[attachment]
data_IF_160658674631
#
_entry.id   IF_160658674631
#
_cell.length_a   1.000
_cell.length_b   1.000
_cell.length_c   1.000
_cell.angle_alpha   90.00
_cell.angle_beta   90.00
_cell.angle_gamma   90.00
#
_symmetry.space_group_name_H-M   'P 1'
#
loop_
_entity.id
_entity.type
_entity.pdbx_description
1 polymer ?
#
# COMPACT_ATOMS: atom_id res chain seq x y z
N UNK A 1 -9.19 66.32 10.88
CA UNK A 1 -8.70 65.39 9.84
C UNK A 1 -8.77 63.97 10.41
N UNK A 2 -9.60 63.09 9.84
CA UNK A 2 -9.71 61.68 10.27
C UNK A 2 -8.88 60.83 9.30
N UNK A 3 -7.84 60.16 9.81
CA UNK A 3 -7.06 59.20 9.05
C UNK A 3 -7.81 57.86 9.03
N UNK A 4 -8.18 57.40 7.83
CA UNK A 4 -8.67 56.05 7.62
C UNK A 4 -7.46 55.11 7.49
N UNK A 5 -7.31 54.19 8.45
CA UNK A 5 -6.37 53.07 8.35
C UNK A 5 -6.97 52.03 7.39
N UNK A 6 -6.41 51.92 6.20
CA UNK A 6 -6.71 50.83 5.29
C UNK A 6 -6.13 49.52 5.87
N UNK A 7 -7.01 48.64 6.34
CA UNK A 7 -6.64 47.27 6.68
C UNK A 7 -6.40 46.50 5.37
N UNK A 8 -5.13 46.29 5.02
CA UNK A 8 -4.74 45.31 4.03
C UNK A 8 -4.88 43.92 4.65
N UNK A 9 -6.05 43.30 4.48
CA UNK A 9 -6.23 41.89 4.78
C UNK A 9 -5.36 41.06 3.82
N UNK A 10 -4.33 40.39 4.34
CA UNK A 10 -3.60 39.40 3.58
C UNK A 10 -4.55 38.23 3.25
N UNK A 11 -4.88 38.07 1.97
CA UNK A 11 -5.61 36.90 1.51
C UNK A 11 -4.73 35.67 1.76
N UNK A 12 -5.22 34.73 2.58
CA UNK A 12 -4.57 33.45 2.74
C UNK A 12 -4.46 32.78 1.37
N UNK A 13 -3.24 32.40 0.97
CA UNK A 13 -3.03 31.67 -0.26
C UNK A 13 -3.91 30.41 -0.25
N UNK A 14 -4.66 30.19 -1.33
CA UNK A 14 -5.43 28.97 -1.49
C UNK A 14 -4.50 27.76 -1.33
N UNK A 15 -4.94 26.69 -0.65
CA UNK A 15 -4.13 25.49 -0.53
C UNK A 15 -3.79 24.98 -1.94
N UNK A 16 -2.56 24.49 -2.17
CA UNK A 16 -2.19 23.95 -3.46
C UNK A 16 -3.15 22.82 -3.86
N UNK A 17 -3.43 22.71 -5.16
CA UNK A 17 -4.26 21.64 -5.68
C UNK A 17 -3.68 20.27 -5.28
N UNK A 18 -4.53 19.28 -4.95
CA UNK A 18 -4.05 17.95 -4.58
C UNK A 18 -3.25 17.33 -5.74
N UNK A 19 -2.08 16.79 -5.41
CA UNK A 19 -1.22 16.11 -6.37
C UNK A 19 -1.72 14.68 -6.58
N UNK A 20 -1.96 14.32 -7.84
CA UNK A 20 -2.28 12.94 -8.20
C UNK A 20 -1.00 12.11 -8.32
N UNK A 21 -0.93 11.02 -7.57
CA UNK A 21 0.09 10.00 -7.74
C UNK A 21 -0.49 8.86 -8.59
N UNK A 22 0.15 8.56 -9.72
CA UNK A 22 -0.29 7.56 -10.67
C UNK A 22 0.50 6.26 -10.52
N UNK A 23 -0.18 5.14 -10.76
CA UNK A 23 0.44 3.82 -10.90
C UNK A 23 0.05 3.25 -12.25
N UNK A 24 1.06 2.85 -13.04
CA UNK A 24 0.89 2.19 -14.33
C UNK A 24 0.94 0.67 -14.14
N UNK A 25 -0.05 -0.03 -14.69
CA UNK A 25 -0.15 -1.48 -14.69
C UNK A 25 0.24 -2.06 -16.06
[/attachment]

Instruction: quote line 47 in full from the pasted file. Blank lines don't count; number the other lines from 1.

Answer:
C UNK A 9 -5.36 41.06 3.82